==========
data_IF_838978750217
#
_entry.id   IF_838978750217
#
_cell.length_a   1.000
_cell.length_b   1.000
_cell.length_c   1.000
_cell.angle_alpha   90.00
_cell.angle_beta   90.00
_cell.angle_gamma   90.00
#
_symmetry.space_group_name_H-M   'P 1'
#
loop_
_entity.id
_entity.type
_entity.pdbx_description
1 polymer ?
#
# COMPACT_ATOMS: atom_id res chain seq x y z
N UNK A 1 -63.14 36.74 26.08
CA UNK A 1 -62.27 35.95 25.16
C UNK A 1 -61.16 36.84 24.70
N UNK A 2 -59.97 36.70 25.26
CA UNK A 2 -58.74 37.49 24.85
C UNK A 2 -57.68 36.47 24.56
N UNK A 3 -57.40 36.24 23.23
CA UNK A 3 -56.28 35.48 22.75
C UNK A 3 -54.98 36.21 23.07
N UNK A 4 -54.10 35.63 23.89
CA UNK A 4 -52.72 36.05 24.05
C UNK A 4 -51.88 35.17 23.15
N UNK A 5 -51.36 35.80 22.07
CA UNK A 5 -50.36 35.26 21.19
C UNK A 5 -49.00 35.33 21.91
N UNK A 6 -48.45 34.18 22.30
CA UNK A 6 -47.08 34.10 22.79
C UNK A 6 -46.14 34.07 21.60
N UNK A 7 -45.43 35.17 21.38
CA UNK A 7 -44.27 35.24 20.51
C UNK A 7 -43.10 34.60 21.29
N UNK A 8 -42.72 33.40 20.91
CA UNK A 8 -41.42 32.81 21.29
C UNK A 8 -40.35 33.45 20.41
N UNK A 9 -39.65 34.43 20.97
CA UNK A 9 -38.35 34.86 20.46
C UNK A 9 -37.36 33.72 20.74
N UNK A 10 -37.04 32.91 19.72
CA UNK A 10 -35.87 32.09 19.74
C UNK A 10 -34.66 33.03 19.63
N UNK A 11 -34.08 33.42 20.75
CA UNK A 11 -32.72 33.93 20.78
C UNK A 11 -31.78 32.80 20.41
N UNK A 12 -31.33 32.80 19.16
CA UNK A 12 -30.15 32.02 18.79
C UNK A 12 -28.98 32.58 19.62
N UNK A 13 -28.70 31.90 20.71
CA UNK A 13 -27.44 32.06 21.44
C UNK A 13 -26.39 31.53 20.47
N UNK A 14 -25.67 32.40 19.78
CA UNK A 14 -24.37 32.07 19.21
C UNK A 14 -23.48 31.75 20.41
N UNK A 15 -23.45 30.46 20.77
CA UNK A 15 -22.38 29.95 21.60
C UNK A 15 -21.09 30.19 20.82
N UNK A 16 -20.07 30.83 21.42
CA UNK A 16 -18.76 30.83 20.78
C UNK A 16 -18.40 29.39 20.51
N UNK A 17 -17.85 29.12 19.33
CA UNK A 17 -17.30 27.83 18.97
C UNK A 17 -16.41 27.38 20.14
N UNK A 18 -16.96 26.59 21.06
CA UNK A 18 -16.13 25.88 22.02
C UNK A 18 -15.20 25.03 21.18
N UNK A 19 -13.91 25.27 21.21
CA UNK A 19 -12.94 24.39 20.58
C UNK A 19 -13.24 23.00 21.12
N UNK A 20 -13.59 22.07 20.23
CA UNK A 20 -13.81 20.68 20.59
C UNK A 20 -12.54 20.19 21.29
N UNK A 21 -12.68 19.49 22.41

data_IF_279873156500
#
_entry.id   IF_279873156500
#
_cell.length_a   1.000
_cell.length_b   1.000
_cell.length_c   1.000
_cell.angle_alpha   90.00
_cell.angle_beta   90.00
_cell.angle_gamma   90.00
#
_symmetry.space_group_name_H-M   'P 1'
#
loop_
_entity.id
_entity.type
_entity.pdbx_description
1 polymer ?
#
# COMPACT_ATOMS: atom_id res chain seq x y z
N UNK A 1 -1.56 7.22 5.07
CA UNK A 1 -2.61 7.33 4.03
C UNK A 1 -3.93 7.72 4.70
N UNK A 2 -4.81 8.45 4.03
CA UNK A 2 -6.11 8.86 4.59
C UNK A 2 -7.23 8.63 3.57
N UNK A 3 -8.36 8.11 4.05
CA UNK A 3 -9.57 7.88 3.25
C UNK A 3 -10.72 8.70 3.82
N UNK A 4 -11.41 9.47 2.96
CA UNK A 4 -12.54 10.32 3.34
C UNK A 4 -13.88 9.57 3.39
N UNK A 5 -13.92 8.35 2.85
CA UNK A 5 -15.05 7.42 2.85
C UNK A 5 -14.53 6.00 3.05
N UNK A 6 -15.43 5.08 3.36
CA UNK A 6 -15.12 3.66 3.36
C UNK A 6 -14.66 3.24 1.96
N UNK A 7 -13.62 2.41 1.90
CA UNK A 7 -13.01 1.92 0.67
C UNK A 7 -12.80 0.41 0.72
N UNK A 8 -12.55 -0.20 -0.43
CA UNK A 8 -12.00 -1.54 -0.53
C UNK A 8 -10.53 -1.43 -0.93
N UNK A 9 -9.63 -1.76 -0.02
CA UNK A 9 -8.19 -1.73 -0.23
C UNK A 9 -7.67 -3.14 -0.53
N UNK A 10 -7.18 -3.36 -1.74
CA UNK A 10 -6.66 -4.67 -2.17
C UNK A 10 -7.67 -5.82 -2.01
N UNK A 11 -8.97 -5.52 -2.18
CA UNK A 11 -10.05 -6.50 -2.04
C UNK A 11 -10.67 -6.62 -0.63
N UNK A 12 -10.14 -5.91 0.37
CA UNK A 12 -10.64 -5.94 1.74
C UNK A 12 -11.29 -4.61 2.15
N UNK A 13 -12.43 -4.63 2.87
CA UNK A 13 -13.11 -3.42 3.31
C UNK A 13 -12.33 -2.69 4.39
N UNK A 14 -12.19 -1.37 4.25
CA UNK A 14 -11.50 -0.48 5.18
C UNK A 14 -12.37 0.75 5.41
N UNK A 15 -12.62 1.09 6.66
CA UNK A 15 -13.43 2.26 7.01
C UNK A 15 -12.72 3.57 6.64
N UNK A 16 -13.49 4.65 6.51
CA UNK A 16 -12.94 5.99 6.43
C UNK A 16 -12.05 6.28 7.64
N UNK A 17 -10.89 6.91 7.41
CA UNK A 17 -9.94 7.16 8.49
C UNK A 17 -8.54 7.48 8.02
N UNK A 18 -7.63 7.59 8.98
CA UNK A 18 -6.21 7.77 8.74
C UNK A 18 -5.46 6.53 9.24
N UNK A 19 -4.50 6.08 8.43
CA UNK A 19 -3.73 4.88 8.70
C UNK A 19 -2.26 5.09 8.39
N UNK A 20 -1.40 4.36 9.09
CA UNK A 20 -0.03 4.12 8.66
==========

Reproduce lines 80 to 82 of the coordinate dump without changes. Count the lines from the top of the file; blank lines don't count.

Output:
C UNK A 20 -12.54 20.19 21.29
N UNK A 21 -12.68 19.49 22.41

data_IF_279873156500